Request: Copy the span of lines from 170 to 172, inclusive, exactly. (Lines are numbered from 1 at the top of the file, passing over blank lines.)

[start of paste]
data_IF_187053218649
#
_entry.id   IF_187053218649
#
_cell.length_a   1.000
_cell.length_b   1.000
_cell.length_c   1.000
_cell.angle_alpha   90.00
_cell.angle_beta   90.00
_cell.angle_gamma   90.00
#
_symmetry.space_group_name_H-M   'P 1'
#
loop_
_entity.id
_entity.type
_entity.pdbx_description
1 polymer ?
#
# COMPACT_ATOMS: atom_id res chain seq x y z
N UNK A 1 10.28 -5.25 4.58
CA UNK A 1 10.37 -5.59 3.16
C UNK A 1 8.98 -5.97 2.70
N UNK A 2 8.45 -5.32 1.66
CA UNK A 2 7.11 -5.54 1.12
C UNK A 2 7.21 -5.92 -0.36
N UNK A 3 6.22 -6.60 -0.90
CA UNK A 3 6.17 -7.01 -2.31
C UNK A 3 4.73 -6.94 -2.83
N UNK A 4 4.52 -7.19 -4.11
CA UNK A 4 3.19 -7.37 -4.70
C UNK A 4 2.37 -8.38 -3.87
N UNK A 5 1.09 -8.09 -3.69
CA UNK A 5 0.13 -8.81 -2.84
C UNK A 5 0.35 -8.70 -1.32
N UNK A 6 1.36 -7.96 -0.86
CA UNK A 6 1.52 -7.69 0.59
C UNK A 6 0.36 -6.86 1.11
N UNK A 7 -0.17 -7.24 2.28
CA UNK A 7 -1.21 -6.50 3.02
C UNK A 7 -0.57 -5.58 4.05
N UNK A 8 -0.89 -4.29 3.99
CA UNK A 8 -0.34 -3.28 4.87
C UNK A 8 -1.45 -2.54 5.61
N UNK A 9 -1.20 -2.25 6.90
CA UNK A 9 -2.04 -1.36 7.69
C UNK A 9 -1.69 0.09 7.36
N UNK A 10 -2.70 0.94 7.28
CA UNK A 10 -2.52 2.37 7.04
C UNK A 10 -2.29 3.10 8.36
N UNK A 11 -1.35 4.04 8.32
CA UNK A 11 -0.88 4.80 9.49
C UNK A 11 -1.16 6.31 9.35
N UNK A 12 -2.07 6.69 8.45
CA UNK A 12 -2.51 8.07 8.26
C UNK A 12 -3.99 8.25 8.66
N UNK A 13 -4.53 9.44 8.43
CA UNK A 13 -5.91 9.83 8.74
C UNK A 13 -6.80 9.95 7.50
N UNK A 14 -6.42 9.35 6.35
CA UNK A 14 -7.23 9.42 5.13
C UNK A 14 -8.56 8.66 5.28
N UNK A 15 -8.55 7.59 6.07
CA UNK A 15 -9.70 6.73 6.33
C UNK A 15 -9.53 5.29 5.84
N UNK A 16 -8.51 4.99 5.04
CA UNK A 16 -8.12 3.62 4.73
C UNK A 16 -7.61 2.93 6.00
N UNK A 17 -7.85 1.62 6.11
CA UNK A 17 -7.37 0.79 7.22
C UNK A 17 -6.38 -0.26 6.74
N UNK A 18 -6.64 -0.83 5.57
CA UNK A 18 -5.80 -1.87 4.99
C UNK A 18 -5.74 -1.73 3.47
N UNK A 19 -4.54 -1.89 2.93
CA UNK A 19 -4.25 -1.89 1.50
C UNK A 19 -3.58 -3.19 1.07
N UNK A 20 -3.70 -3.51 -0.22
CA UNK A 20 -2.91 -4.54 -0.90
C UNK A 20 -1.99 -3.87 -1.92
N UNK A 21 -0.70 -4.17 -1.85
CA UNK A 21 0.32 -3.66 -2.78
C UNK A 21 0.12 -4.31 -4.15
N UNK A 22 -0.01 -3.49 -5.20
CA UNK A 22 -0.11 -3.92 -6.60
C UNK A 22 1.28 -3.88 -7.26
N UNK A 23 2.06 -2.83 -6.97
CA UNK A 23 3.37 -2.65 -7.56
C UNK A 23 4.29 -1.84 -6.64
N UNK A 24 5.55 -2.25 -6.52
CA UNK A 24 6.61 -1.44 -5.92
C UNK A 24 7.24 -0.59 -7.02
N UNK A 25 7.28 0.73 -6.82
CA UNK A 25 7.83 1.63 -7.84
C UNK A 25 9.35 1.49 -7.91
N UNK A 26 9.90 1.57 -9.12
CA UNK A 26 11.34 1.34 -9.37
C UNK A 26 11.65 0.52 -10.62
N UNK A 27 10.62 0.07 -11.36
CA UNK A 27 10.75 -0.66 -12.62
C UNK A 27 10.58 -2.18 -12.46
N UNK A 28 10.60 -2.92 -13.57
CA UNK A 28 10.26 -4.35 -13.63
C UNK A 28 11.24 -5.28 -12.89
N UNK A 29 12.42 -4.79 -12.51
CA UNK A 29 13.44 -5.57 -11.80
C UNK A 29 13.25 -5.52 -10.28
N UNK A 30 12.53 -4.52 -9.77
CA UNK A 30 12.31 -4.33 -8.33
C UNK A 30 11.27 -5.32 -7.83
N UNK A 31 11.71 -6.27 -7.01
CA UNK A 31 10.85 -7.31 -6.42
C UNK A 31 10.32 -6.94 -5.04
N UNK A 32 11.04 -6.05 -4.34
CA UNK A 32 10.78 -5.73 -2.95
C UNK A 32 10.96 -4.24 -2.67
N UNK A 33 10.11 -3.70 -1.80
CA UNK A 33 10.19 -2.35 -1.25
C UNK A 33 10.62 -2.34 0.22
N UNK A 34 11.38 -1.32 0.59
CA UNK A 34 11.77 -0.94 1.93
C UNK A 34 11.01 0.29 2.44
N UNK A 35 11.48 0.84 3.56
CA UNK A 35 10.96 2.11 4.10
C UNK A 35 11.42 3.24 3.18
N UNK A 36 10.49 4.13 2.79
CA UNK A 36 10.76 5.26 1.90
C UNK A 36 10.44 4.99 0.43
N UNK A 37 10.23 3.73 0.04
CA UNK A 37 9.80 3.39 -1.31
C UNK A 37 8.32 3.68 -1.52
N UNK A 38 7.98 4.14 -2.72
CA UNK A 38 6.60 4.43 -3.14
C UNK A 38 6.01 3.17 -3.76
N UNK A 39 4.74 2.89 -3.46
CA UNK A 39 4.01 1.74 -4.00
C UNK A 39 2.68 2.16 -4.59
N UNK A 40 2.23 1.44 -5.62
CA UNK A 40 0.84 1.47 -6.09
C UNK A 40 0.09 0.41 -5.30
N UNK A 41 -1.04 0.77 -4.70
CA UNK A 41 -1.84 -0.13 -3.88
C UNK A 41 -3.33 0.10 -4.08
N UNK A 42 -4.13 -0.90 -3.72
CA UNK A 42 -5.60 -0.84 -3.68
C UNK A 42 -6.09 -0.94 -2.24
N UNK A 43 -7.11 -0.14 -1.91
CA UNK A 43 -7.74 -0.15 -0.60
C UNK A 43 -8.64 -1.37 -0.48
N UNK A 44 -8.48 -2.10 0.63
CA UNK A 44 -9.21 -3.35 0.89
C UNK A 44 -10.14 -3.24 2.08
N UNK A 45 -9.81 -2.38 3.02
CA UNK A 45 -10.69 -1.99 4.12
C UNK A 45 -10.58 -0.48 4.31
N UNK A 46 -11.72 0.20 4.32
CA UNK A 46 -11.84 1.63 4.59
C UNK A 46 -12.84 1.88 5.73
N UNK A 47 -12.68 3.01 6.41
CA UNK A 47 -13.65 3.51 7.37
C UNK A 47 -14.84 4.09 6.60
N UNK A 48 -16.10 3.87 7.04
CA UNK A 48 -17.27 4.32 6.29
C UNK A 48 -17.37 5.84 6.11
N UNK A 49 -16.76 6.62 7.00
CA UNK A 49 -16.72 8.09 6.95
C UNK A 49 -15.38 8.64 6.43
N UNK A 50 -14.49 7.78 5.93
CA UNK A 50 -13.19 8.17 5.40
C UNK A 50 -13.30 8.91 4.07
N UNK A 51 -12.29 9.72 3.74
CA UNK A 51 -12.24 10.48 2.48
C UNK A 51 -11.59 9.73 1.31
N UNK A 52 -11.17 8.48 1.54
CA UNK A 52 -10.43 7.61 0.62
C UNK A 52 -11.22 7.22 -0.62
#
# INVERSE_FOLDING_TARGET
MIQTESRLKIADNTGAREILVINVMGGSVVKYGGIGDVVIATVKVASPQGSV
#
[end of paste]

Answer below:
C UNK A 50 -13.30 8.91 4.07
N UNK A 51 -12.29 9.72 3.74
CA UNK A 51 -12.24 10.48 2.48